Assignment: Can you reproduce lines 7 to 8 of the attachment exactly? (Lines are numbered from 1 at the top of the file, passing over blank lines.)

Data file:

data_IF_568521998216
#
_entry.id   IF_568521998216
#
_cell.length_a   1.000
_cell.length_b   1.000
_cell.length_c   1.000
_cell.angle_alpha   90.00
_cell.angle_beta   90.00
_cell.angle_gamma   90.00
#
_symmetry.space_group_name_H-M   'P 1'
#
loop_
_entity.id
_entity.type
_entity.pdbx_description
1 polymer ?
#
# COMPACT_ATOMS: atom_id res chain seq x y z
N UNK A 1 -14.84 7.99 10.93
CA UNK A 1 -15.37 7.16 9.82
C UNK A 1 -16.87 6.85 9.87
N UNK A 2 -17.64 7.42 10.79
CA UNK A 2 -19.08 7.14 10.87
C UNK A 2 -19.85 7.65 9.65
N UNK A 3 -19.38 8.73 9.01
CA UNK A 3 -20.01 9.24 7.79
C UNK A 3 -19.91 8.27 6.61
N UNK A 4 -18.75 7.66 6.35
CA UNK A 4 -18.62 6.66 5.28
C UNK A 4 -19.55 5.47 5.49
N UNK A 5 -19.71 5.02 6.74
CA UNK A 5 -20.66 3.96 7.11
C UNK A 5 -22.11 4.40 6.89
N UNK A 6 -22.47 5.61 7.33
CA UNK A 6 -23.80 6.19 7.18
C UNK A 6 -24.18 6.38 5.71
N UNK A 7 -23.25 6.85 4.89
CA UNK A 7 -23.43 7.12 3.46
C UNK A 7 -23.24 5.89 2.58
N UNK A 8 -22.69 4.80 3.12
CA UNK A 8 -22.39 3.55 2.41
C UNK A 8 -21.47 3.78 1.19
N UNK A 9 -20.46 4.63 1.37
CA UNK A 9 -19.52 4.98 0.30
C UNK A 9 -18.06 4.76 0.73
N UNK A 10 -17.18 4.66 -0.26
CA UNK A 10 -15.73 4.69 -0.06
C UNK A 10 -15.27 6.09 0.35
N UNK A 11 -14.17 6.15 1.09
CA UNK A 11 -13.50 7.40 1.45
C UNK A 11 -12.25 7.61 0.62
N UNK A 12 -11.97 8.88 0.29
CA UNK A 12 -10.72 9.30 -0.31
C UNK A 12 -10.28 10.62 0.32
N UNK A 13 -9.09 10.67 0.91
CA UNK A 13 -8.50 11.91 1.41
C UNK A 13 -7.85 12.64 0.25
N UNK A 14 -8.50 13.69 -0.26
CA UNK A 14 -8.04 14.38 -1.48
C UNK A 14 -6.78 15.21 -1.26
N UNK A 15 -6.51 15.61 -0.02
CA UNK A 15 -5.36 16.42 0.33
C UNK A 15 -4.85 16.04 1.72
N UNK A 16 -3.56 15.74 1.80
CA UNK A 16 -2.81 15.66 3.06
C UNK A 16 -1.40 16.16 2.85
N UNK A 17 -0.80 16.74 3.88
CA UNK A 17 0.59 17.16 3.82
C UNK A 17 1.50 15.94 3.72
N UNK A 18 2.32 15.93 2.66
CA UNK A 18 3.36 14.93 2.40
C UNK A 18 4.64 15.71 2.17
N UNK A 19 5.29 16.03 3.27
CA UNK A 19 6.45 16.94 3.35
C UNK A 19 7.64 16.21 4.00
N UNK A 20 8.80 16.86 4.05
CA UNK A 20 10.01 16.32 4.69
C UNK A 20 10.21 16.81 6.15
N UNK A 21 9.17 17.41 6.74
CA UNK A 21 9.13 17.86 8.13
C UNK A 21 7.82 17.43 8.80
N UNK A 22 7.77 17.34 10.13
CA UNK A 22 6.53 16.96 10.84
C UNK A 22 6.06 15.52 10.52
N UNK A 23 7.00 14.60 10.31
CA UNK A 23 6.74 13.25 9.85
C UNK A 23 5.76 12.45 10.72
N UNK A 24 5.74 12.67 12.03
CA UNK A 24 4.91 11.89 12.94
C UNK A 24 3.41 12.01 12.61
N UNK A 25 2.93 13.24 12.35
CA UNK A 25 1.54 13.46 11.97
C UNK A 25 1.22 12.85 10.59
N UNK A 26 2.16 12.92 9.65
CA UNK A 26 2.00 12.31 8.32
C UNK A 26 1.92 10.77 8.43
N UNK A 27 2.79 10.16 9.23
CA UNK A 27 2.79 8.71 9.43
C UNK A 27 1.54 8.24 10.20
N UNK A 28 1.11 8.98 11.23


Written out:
_cell.length_c   1.000
_cell.angle_alpha   90.00